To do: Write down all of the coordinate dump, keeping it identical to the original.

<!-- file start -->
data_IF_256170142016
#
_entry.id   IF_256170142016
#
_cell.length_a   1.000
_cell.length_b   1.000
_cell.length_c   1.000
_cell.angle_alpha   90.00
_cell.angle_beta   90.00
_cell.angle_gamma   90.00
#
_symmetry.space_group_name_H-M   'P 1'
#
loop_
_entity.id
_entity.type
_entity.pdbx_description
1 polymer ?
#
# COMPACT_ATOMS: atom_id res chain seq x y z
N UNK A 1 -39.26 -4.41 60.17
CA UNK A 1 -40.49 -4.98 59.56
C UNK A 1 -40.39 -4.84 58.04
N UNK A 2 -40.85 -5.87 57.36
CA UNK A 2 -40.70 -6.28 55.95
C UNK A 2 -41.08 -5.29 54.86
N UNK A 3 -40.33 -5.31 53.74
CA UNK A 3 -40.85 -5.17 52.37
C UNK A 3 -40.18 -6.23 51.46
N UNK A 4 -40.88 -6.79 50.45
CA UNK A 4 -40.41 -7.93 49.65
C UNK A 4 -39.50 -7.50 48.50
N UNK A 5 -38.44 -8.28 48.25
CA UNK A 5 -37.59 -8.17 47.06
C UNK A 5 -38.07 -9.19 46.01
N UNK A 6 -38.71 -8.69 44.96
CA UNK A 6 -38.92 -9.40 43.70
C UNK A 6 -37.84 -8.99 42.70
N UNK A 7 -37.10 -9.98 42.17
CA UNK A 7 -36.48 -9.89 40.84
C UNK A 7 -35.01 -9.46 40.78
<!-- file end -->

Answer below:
data_IF_256170142016
#
_entry.id   IF_256170142016
#
_cell.length_a   1.000
_cell.length_b   1.000
_cell.length_c   1.000
_cell.angle_alpha   90.00
_cell.angle_beta   90.00
_cell.angle_gamma   90.00
#
_symmetry.space_group_name_H-M   'P 1'
#
loop_
_entity.id
_entity.type
_entity.pdbx_description
1 polymer ?
#
# COMPACT_ATOMS: atom_id res chain seq x y z
N UNK A 1 -39.26 -4.41 60.17
CA UNK A 1 -40.49 -4.98 59.56
C UNK A 1 -40.39 -4.84 58.04
N UNK A 2 -40.85 -5.87 57.36
CA UNK A 2 -40.70 -6.28 55.95
C UNK A 2 -41.08 -5.29 54.86
N UNK A 3 -40.33 -5.31 53.74
CA UNK A 3 -40.85 -5.17 52.37
C UNK A 3 -40.18 -6.23 51.46
N UNK A 4 -40.88 -6.79 50.45
CA UNK A 4 -40.41 -7.93 49.65
C UNK A 4 -39.50 -7.50 48.50
N UNK A 5 -38.44 -8.28 48.25
CA UNK A 5 -37.59 -8.17 47.06
C UNK A 5 -38.07 -9.19 46.01
N UNK A 6 -38.71 -8.69 44.96
CA UNK A 6 -38.92 -9.40 43.70
C UNK A 6 -37.84 -8.99 42.70
N UNK A 7 -37.10 -9.98 42.17
CA UNK A 7 -36.48 -9.89 40.84
C UNK A 7 -35.01 -9.46 40.78